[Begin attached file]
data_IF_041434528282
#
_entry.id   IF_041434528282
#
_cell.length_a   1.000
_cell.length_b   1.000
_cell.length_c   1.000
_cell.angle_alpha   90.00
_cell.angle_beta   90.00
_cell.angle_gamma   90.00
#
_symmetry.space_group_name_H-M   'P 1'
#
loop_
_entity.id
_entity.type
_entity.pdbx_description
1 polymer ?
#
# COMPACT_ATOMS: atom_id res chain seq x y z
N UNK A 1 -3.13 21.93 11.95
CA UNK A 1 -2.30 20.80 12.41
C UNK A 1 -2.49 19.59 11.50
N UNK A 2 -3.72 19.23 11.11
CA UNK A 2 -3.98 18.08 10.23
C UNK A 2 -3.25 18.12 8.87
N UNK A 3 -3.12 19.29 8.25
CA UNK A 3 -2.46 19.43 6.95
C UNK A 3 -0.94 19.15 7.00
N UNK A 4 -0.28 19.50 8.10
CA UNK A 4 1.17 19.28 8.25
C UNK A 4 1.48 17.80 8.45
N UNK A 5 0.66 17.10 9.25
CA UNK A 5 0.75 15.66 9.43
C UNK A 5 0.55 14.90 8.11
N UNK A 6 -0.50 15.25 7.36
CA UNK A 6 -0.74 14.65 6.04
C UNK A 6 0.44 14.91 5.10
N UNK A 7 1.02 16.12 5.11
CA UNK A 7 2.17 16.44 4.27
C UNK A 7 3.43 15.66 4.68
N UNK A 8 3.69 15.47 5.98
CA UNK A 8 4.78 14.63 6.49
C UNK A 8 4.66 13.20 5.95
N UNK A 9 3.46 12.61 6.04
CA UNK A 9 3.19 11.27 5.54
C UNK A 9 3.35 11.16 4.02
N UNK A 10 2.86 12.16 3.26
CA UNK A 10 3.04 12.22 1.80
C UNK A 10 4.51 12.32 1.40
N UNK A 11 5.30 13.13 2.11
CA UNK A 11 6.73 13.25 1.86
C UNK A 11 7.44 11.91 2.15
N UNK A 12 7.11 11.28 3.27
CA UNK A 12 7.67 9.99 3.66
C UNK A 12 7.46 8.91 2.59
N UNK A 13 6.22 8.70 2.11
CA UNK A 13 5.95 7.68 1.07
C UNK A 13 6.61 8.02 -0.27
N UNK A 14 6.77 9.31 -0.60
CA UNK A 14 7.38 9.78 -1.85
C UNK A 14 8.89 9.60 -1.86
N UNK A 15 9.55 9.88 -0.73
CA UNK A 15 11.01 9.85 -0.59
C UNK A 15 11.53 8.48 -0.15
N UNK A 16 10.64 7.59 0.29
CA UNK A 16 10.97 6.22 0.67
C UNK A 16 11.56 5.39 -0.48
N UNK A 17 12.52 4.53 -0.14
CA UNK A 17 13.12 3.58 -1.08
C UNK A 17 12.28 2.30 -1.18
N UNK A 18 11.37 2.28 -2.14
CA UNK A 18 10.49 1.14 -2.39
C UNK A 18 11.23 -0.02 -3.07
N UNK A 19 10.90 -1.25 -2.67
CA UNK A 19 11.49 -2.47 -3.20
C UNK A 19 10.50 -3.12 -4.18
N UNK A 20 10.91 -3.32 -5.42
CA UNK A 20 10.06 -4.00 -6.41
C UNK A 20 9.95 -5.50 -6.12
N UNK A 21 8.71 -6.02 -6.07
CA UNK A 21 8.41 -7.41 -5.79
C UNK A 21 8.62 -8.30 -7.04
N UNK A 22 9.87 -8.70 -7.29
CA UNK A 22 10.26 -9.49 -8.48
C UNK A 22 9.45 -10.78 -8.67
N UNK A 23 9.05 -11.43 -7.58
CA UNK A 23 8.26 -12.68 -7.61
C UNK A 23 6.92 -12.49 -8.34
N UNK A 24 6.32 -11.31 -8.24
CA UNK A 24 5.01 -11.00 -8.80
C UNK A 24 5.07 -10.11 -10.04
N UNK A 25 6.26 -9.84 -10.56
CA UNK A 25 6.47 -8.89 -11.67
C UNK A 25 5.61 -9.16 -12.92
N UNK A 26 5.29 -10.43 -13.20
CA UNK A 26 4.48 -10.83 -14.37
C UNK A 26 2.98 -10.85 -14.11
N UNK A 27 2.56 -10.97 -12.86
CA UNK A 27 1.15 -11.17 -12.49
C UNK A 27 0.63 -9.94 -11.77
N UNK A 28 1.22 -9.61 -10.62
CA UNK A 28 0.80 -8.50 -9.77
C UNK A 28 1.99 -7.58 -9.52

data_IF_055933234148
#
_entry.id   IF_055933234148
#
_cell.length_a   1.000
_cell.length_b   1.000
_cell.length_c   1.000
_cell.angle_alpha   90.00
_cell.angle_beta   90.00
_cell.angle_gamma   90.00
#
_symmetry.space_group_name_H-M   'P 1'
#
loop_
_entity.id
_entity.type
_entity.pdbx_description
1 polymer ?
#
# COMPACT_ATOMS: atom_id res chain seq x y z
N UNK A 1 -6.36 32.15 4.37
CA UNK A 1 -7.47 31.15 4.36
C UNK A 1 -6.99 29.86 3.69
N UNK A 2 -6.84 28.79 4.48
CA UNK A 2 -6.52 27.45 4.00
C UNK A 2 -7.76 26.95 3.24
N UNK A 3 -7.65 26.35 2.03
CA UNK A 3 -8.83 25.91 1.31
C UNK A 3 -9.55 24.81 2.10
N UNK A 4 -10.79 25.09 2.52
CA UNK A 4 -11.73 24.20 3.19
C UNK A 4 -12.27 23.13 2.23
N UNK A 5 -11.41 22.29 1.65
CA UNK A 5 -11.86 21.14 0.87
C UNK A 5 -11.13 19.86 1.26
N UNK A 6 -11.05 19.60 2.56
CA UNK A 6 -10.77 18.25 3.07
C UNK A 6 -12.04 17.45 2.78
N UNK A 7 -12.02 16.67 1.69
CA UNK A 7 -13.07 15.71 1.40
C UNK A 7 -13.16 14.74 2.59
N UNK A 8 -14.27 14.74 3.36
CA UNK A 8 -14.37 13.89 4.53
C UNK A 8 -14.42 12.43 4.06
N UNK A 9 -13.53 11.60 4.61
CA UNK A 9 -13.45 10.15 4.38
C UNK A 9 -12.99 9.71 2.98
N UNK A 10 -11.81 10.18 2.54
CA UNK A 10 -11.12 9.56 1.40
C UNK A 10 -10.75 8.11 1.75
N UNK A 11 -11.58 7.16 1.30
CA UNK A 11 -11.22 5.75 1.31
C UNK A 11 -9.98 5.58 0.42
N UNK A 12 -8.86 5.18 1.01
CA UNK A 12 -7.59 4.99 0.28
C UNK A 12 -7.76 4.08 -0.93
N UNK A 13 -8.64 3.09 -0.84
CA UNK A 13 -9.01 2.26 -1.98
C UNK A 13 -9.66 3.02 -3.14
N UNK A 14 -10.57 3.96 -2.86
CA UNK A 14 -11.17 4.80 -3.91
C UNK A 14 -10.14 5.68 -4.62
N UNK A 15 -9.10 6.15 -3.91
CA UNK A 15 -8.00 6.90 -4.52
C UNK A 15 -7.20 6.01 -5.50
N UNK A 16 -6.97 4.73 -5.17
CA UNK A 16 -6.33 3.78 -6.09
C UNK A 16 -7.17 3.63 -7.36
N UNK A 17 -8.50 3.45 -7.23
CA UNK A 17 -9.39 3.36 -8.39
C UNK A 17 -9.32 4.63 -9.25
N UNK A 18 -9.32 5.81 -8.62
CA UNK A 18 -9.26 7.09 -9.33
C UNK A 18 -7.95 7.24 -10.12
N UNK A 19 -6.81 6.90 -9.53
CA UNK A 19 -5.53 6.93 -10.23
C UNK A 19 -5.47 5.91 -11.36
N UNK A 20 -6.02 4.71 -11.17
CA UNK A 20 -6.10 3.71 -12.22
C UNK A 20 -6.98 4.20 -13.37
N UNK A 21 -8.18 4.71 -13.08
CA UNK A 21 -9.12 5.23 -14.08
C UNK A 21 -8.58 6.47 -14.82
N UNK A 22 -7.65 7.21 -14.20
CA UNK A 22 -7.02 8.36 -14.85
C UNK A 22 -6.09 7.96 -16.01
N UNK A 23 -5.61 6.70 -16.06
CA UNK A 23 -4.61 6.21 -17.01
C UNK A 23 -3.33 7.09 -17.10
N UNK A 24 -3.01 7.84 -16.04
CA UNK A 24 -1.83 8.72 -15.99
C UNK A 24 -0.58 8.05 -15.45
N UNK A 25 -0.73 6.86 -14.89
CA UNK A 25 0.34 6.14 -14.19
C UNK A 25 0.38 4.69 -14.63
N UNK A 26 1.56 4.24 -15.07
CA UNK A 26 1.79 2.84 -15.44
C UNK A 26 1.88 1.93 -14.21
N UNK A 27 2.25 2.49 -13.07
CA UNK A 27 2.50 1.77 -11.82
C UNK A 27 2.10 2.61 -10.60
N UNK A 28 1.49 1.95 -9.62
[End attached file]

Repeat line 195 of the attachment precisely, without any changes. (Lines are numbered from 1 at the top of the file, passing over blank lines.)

CA UNK A 24 -1.83 8.72 -15.99